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The Naturalistic, The Fantastic, and The In Between: Characteristics of the Theatrical Expression of Black Life

  • Author(s): Howard, Zora
  • Advisor(s): Barricelli, Marc
  • et al.
Abstract

In his article, “Black Lives Matter Onstage”, theatre and cultural critic, Hilton Als, makes a poignant observation about the black women playwrights currently being produced both regionally and in New York. He writes, “…they invariably wrote in one of two ways: either their work was highly stylized and poetic…or it was naturalistic and conventionally structured.” Yes, from Ntozake to Nottage, from Hansberry to Hall, oftentimes, the scope of black expression onstage seems to exist at opposite ends of a fixed spectrum: there is the utterly fantastic magic of black life, and, then, there is the naturalistic drudgery of black life. Als remarks on this phenomenon specifically in regards to dramatic literature, but it is one that must consequently affect all elements of theatrical expression, and, for the black actor, the means to actuation across these two separate and inseparable worlds is process; the definition, performance. What to make, then, in and of that In-Between space, which is most certainly absurd in that it must interrogate the elusive nature of the black experience that is so vehemently denied and feverishly obscured both onstage and otherwise?

At UCSD, I’ve had opportunity to straddle both poles. My onstage training more or less began with the role of the indomitable Mother Showman, matriarch of the freaks in Suzan Lori Parks’ mythic historofiction, Venus. Last quarter, I played the woebegone Bessie Smith in Nambi Kelly’s adaptation of Native Son, whose rape and subsequent murder is nearly folded into the inner-machinations of the play’s larger scheme. Pressed between thee portrayals of these black women, the worlds of which were either limitless or extremely limited, it was my voice training that grounded me in truth. It is what Zora Neale Hurston describes in her 1934 essay “Characteristics of Negro Expression” as, “the impromptu ceremony always ready for every hour of life”: extempore and, yet, intentional. Through voice, I was able to find the linking piece; the In- Between space, where when Bessie moaned and the Mother Showman wailed it was both carnal and supernatural at once.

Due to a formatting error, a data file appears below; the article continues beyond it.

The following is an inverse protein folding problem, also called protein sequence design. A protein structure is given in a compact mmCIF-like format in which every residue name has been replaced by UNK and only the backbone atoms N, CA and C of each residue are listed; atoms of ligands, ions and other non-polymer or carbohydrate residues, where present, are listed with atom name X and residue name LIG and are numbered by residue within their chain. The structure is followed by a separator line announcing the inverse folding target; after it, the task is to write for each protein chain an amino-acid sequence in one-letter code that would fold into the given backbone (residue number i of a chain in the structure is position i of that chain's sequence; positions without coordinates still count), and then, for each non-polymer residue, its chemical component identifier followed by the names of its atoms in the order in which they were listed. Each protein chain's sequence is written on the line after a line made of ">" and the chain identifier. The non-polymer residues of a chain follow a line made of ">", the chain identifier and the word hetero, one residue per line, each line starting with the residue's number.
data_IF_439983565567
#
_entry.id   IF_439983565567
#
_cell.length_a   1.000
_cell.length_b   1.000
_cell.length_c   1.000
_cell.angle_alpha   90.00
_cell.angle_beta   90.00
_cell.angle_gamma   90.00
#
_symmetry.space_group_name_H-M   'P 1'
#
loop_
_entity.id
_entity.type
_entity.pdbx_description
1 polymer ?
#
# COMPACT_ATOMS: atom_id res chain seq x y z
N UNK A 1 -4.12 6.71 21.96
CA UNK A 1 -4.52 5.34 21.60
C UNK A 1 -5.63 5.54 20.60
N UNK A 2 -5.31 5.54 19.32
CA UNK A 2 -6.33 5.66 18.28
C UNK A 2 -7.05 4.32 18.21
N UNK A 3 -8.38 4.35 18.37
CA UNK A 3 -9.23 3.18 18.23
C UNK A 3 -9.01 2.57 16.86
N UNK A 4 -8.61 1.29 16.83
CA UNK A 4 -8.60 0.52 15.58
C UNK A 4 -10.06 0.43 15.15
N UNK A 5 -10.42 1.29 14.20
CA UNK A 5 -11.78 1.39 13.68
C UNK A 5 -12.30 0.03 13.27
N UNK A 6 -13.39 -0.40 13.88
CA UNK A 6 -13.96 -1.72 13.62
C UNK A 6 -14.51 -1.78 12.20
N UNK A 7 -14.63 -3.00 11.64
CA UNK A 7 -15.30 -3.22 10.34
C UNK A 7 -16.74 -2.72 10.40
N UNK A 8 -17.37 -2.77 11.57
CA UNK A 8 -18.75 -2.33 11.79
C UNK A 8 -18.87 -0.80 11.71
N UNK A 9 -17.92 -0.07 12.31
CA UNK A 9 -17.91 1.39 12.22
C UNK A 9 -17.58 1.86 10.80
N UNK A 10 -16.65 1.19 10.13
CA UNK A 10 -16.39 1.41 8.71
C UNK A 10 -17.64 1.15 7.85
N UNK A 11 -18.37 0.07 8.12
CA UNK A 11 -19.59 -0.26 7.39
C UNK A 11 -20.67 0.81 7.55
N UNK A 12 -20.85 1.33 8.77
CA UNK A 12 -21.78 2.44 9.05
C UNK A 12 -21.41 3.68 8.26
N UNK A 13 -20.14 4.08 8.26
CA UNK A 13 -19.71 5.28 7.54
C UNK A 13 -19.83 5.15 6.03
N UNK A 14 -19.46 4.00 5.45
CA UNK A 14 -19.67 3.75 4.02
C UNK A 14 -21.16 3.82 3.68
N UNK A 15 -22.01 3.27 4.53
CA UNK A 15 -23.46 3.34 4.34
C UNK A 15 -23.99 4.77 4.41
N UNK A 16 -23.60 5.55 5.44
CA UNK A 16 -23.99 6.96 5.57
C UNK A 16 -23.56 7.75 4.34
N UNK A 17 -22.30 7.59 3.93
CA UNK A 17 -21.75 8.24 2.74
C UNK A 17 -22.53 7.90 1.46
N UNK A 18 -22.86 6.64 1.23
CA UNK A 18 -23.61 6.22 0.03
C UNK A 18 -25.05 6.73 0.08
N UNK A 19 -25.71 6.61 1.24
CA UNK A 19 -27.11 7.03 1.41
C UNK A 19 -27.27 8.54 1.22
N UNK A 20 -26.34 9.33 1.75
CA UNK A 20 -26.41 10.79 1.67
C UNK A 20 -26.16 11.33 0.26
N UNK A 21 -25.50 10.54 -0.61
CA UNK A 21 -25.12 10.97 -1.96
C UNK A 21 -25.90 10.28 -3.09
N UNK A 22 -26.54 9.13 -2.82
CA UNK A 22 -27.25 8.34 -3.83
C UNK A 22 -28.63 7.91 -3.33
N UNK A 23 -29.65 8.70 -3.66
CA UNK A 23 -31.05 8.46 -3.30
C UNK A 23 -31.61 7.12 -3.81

It is the pursuit of the In-Between that has been my charge throughout this graduate experience and will continue to be my charge as I move forward. It is an imaginary space; one that does not yet fully exist and perhaps never will, where the black body moves freely and the black voice reverberates beyond and beyond.

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